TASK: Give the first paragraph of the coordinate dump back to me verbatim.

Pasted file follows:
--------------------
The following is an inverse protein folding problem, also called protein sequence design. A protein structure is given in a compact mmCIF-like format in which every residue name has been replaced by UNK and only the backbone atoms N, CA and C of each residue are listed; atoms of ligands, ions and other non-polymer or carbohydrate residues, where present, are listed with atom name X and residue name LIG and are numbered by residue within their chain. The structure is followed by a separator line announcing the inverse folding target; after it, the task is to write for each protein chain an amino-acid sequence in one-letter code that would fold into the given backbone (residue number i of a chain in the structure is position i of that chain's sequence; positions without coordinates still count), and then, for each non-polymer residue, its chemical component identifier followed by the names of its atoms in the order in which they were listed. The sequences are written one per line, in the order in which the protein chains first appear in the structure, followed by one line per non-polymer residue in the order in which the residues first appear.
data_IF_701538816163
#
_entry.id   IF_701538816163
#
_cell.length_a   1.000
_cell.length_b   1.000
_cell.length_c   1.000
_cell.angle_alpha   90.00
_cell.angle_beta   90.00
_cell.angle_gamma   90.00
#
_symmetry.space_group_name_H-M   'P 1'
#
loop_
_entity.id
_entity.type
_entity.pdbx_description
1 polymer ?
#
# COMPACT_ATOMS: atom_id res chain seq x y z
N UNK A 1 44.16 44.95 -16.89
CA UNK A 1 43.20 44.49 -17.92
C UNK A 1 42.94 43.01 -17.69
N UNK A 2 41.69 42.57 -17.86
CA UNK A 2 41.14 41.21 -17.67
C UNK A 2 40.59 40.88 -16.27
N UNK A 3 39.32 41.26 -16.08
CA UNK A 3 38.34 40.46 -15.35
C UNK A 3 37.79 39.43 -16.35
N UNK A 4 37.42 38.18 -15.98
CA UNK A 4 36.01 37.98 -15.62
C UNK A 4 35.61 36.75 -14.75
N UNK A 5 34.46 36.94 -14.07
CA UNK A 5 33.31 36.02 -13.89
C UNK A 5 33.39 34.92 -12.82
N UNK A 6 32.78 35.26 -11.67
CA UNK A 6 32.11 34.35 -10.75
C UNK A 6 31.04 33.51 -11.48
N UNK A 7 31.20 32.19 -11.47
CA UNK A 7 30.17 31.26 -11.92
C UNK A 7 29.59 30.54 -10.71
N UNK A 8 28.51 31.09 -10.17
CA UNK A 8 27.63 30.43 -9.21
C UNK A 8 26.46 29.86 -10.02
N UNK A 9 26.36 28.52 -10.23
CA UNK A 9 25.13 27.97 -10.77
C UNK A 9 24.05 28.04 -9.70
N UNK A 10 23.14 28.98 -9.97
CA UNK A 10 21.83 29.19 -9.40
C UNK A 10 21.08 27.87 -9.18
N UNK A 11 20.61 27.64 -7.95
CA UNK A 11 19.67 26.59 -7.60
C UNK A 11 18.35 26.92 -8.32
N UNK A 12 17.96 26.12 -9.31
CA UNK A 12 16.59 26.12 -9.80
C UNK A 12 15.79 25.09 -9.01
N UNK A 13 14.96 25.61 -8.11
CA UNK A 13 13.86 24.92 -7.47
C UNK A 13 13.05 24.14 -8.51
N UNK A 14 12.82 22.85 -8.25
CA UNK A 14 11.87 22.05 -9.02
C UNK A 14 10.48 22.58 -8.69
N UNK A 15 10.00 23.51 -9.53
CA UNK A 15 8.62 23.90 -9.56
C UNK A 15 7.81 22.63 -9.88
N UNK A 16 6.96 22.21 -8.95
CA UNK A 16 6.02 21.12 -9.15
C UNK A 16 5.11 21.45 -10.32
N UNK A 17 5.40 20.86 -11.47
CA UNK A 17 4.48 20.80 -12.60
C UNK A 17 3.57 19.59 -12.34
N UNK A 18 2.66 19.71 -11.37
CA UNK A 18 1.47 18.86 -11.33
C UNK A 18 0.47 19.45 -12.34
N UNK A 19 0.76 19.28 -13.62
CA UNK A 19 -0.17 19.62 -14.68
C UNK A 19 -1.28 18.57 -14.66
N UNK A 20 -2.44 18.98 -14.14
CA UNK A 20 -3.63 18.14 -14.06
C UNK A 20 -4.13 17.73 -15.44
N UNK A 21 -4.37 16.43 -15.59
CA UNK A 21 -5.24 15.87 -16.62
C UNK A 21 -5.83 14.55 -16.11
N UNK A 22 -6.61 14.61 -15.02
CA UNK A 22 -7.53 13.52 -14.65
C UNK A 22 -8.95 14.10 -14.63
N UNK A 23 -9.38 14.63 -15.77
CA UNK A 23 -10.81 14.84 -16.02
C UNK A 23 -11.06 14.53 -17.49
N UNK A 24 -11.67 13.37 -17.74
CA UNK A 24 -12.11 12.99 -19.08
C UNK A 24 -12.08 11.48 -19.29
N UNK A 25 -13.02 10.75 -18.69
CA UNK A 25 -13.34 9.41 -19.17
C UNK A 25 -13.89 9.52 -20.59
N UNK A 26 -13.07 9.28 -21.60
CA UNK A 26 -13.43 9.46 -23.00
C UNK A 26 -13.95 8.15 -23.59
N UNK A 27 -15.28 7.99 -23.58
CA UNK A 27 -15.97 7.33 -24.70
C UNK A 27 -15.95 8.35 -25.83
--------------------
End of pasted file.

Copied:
The following is an inverse protein folding problem, also called protein sequence design. A protein structure is given in a compact mmCIF-like format in which every residue name has been replaced by UNK and only the backbone atoms N, CA and C of each residue are listed; atoms of ligands, ions and other non-polymer or carbohydrate residues, where present, are listed with atom name X and residue name LIG and are numbered by residue within their chain. The structure is followed by a separator line announcing the inverse folding target; after it, the task is to write for each protein chain an amino-acid sequence in one-letter code that would fold into the given backbone (residue number i of a chain in the structure is position i of that chain's sequence; positions without coordinates still count), and then, for each non-polymer residue, its chemical component identifier followed by the names of its atoms in the order in which they were listed. The sequences are written one per line, in the order in which the protein chains first appear in the structure, followed by one line per non-polymer residue in the order in which the residues first appear.